The twins wanted to play make-believe with their nanny. They love to pretend they’re unicorns or detectives working a case.
But on a recent day, Sam and Ella Bardwell, North Quincy first-graders, wanted to play something different, something they had learned at school. An alarm had blared over the intercom, and then their teachers had told them to run and hide and be completely quiet so no one could find them.
The nanny, Dunia Dunner, understood instantly.
“They wanted to play lockdown,” she said.
So many school shootings, so many deaths, so many drills, and now it’s come to this. Kids are playing “active shooter drill” the way children once played cops and robbers.
But in this game, they’re playing themselves.
In the 2015-2016 school year, about 95 percent of public schools ran some sort of lockdown drill, according to the National Center for Education Statistics.
Some drills are gentle. Kindergartners are told they are practicing what to do if a skunk barges into the building. Others are graphic, sometimes shockingly so. Doors are locked. Shades are pulled. Kids are taught to throw things at an intruder.
In Boxford, the regional middle and high schools have progressed over five years from not doing any drills to conducting lockdown drills that feature teachers and staff yelling, “I see him, he’s near room 256!” and “Run! Run!” as kids flee into the woods with their hands over their heads, said Kevin Lyons, superintendent of schools for the Masconomet Regional School District.
But, Lyons emphasized, the school-day drills do not simulate gun shots. “We’re probably at the limit of how realistic we want to make it with students.”
Across the nation and the state, all of these drills are intended to save lives, but with scant research on their effectiveness, parents and others say one thing is clear: The anxiety they can inflict on some children is intruding on their play, their education, their sleep.
Children as young as 5 or 6 are now having almost the identical stress dream, a dark version of the “unprepared for the final exam” dream common among adults.
Call it the “lockdown dream.”
In Dracut, Aurelia Heisey dreamed she couldn’t make herself be quiet when her kindergarten class hid in the closet.
“Mommy, I was scared we were going to be found,” the upset little girl told her mother, Sabrina, who spoke to the Globe.
Another child, a fourth-grader in the Boston area, spent a recent night waking with successive nightmares, according to Dunner, who got a 2 a.m. call from the child’s upset baby sitter. The boy dreamed that the desk he and his classmates were hiding under fell and the assailant found them. He woke up distraught, fell back to sleep, and then dreamed that he and his friends ran out of things to throw at the intruder.
In 2014, the National Association of School Psychologists and the National Association of School Resource Officers issued a joint statement warning that while one of the primary goals of crisis preparedness is to develop a sense of empowerment and control, “armed assailant drills not conducted appropriately may cause physical and psychological harm to students, staff, and the overall learning environment.”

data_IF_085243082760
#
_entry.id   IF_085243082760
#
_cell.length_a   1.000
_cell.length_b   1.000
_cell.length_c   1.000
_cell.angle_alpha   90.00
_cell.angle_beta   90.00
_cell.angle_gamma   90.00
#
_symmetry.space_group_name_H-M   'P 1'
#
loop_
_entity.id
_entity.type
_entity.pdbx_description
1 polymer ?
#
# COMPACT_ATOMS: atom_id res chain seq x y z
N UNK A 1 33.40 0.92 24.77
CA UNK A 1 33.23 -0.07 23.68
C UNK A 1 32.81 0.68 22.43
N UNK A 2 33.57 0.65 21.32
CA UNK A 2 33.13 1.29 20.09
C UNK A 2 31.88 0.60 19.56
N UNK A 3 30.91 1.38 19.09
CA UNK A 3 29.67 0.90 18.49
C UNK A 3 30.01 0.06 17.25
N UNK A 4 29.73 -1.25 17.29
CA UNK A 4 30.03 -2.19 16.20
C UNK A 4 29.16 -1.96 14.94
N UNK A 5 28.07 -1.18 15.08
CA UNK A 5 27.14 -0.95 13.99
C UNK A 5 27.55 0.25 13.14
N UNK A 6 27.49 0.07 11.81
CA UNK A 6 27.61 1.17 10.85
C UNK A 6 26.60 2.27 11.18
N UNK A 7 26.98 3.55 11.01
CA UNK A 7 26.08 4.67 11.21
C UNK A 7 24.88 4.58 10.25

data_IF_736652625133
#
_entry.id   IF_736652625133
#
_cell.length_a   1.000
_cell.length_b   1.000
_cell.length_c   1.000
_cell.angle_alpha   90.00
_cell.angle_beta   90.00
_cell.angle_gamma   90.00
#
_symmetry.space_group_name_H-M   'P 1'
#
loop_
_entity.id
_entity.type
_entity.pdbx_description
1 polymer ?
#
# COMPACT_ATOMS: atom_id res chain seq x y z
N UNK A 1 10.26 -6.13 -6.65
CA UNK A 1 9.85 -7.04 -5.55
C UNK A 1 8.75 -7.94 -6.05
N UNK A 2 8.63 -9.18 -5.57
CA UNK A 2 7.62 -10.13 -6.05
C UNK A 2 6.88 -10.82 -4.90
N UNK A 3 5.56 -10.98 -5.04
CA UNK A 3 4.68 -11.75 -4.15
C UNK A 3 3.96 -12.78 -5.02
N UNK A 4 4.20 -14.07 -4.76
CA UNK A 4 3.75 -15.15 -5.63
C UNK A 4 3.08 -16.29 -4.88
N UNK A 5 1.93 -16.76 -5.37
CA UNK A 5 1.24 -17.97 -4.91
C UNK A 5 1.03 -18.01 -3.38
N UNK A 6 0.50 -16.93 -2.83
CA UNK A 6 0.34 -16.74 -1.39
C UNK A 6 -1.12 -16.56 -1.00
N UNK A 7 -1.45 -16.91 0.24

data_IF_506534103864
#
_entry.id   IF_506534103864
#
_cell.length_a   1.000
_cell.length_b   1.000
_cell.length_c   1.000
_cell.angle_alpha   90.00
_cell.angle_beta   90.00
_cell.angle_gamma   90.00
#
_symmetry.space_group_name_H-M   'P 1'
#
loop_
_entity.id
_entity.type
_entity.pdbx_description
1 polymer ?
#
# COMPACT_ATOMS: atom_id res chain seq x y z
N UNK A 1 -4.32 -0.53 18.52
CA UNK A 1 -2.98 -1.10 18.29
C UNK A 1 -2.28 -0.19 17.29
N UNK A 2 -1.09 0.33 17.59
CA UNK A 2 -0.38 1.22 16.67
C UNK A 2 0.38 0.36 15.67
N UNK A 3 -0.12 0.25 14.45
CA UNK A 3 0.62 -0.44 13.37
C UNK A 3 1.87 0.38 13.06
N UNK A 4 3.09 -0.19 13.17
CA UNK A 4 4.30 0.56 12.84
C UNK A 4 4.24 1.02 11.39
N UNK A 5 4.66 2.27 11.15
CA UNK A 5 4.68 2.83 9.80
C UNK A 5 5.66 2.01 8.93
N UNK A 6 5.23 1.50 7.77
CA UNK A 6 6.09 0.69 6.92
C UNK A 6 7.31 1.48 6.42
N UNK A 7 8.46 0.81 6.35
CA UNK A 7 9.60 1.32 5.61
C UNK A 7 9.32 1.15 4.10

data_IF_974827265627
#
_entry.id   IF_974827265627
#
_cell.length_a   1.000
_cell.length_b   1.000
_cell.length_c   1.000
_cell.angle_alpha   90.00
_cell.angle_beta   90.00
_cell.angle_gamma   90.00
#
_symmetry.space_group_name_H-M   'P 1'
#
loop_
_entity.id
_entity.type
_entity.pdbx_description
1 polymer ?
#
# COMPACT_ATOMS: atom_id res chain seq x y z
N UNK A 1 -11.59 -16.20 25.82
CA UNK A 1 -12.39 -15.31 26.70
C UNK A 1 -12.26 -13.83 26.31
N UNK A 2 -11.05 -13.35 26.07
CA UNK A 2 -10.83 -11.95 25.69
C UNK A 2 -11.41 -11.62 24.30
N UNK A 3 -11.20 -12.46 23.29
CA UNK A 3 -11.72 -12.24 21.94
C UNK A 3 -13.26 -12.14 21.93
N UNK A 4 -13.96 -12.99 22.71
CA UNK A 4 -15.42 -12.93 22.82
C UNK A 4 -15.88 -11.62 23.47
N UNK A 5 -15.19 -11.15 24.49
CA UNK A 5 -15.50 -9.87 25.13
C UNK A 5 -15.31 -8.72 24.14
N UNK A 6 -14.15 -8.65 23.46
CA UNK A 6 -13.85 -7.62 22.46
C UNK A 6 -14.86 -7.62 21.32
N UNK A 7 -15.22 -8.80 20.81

With millions of children subject to stress-inducing drills every year — and school shootings a horrible but relatively rare event — a backlash is building.
“Is the trauma of training for a school shooter worth it?” the Hechinger Report, an education-focused publication, asked in 2018. “Do Schools’ Active-Shooter’ Drills Prepare or Frighten?” asked a 2017 story in Education Week.
In Massachusetts, the drills may be sending kids to the nurse’s office, said Jenny Gormley, a nurse educator, and president of Massachusetts School Nurse Organization.
“They may be one contributor to increased student anxiety presenting to school nurses with physical symptoms,” she e-mailed the Globe.
The drills are showing up in the children’s artwork, she said in a call. She mentioned a poem by a junior at Rockland High School, Katie Houde.
“Bulletproof Teen,” it’s called.
“Run, if you can/ Hide, if you can’t/ If neither, fight/ The fighting isn’t to save you/ It’s to save the next class, the next hall/ It’s to give them a couple more seconds/ To get there, to stop it/ I am a child, a teenager/ But, I am also a bulletproof vest/ A diversion/ A fighting chance for the others/ Hope in the form of distraction . . .”
The drills themselves don’t last long, but the anxiety they induce can leave a significant wake.
“My son can’t function after a drill — the rest of the day is a wash for him,” said a father of a Boston public school seventh-grader, requesting anonymity to respect his son’s privacy.
“They say kids his age understand it’s just a drill,” the father said. “But what kids understand is that kids die in school.”
In some cases, kids participating in school drills have intentionally not been told that it’s only a drill, and hence think they are caught in the real thing — that the nightmare has arrived at their school.
In Virginia earlier this year, a distraught eighth-grader texted “I love you, Mom,” — a potential goodbye because she thought she was hiding from a real intruder.
Samuel Roth, a clinical psychologist in Newton, saw a patient who worried the situation might be real even when his school announced it was a drill.
“They tell you it’s a drill,” he said, “but would they really tell you if it wasn’t?”
At this point in our nation’s mass-shooting epidemic, we’ve reached a sad reality. Our children are more familiar with active shooter drills than are the adults. That’s what Belmont mother Cabell Eames thought when she was asked to lead a drill at her downtown law firm, and realized the best teacher was her daughter, who is 9.
“Mommy, the number one thing you have to remember is that you have to be very quiet,” the little girl instructed. “Even if you are crying, you cannot make a sound.”